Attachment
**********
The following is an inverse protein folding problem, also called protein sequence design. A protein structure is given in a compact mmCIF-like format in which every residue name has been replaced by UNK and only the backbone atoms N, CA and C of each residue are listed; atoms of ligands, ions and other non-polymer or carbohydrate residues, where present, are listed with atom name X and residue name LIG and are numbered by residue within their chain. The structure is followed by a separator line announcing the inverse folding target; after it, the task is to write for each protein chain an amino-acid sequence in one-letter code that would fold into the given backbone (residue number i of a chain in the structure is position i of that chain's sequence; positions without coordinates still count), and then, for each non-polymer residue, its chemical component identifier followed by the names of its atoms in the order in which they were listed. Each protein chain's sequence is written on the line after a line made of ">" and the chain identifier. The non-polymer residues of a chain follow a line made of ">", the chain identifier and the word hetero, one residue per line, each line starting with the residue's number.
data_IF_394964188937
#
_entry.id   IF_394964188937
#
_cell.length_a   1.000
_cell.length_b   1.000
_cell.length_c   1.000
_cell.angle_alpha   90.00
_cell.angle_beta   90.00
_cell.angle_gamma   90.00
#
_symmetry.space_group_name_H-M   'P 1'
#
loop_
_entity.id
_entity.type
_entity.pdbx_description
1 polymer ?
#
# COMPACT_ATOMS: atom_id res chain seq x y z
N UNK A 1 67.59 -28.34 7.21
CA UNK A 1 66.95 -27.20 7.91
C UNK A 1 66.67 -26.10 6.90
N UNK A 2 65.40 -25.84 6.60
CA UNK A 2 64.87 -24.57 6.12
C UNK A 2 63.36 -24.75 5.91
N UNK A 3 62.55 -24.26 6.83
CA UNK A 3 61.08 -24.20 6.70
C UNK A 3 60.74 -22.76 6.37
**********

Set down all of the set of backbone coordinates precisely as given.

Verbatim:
The following is an inverse protein folding problem, also called protein sequence design. A protein structure is given in a compact mmCIF-like format in which every residue name has been replaced by UNK and only the backbone atoms N, CA and C of each residue are listed; atoms of ligands, ions and other non-polymer or carbohydrate residues, where present, are listed with atom name X and residue name LIG and are numbered by residue within their chain. The structure is followed by a separator line announcing the inverse folding target; after it, the task is to write for each protein chain an amino-acid sequence in one-letter code that would fold into the given backbone (residue number i of a chain in the structure is position i of that chain's sequence; positions without coordinates still count), and then, for each non-polymer residue, its chemical component identifier followed by the names of its atoms in the order in which they were listed. Each protein chain's sequence is written on the line after a line made of ">" and the chain identifier. The non-polymer residues of a chain follow a line made of ">", the chain identifier and the word hetero, one residue per line, each line starting with the residue's number.
data_IF_394964188937
#
_entry.id   IF_394964188937
#
_cell.length_a   1.000
_cell.length_b   1.000
_cell.length_c   1.000
_cell.angle_alpha   90.00
_cell.angle_beta   90.00
_cell.angle_gamma   90.00
#
_symmetry.space_group_name_H-M   'P 1'
#
loop_
_entity.id
_entity.type
_entity.pdbx_description
1 polymer ?
#
# COMPACT_ATOMS: atom_id res chain seq x y z
N UNK A 1 67.59 -28.34 7.21
CA UNK A 1 66.95 -27.20 7.91
C UNK A 1 66.67 -26.10 6.90
N UNK A 2 65.40 -25.84 6.60
CA UNK A 2 64.87 -24.57 6.12
C UNK A 2 63.36 -24.75 5.91
N UNK A 3 62.55 -24.26 6.83
CA UNK A 3 61.08 -24.20 6.70
C UNK A 3 60.74 -22.76 6.37